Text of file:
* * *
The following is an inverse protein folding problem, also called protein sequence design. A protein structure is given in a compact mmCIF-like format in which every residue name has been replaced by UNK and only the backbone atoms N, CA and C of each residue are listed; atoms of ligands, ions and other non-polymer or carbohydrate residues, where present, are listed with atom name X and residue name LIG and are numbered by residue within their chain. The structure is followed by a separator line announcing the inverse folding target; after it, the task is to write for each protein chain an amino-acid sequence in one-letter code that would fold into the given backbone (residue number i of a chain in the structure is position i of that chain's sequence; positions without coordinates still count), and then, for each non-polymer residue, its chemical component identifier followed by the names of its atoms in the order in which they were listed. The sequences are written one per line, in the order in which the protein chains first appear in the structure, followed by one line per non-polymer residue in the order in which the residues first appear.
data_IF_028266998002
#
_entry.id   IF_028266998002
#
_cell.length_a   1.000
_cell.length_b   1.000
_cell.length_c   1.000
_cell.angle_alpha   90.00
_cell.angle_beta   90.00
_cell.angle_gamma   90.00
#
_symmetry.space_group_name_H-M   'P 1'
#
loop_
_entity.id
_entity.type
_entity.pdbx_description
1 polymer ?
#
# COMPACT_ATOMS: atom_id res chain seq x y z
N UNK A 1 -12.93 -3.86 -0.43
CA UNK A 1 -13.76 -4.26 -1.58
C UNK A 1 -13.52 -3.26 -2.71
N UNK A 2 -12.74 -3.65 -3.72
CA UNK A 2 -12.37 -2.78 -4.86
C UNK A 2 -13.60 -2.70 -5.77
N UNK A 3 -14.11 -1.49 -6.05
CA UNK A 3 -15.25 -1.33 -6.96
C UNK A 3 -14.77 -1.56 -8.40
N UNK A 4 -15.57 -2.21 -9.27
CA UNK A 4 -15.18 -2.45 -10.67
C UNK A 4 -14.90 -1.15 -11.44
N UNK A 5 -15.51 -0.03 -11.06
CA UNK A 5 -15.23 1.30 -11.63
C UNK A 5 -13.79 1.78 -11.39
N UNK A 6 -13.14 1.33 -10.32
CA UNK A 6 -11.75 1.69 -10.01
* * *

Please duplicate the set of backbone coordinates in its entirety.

The following is an inverse protein folding problem, also called protein sequence design. A protein structure is given in a compact mmCIF-like format in which every residue name has been replaced by UNK and only the backbone atoms N, CA and C of each residue are listed; atoms of ligands, ions and other non-polymer or carbohydrate residues, where present, are listed with atom name X and residue name LIG and are numbered by residue within their chain. The structure is followed by a separator line announcing the inverse folding target; after it, the task is to write for each protein chain an amino-acid sequence in one-letter code that would fold into the given backbone (residue number i of a chain in the structure is position i of that chain's sequence; positions without coordinates still count), and then, for each non-polymer residue, its chemical component identifier followed by the names of its atoms in the order in which they were listed. The sequences are written one per line, in the order in which the protein chains first appear in the structure, followed by one line per non-polymer residue in the order in which the residues first appear.
data_IF_028266998002
#
_entry.id   IF_028266998002
#
_cell.length_a   1.000
_cell.length_b   1.000
_cell.length_c   1.000
_cell.angle_alpha   90.00
_cell.angle_beta   90.00
_cell.angle_gamma   90.00
#
_symmetry.space_group_name_H-M   'P 1'
#
loop_
_entity.id
_entity.type
_entity.pdbx_description
1 polymer ?
#
# COMPACT_ATOMS: atom_id res chain seq x y z
N UNK A 1 -12.93 -3.86 -0.43
CA UNK A 1 -13.76 -4.26 -1.58
C UNK A 1 -13.52 -3.26 -2.71
N UNK A 2 -12.74 -3.65 -3.72
CA UNK A 2 -12.37 -2.78 -4.86
C UNK A 2 -13.60 -2.70 -5.77
N UNK A 3 -14.11 -1.49 -6.05
CA UNK A 3 -15.25 -1.33 -6.96
C UNK A 3 -14.77 -1.56 -8.40
N UNK A 4 -15.57 -2.21 -9.27
CA UNK A 4 -15.18 -2.45 -10.67
C UNK A 4 -14.90 -1.15 -11.44
N UNK A 5 -15.51 -0.03 -11.06
CA UNK A 5 -15.23 1.30 -11.63
C UNK A 5 -13.79 1.78 -11.39
N UNK A 6 -13.14 1.33 -10.32
CA UNK A 6 -11.75 1.69 -10.01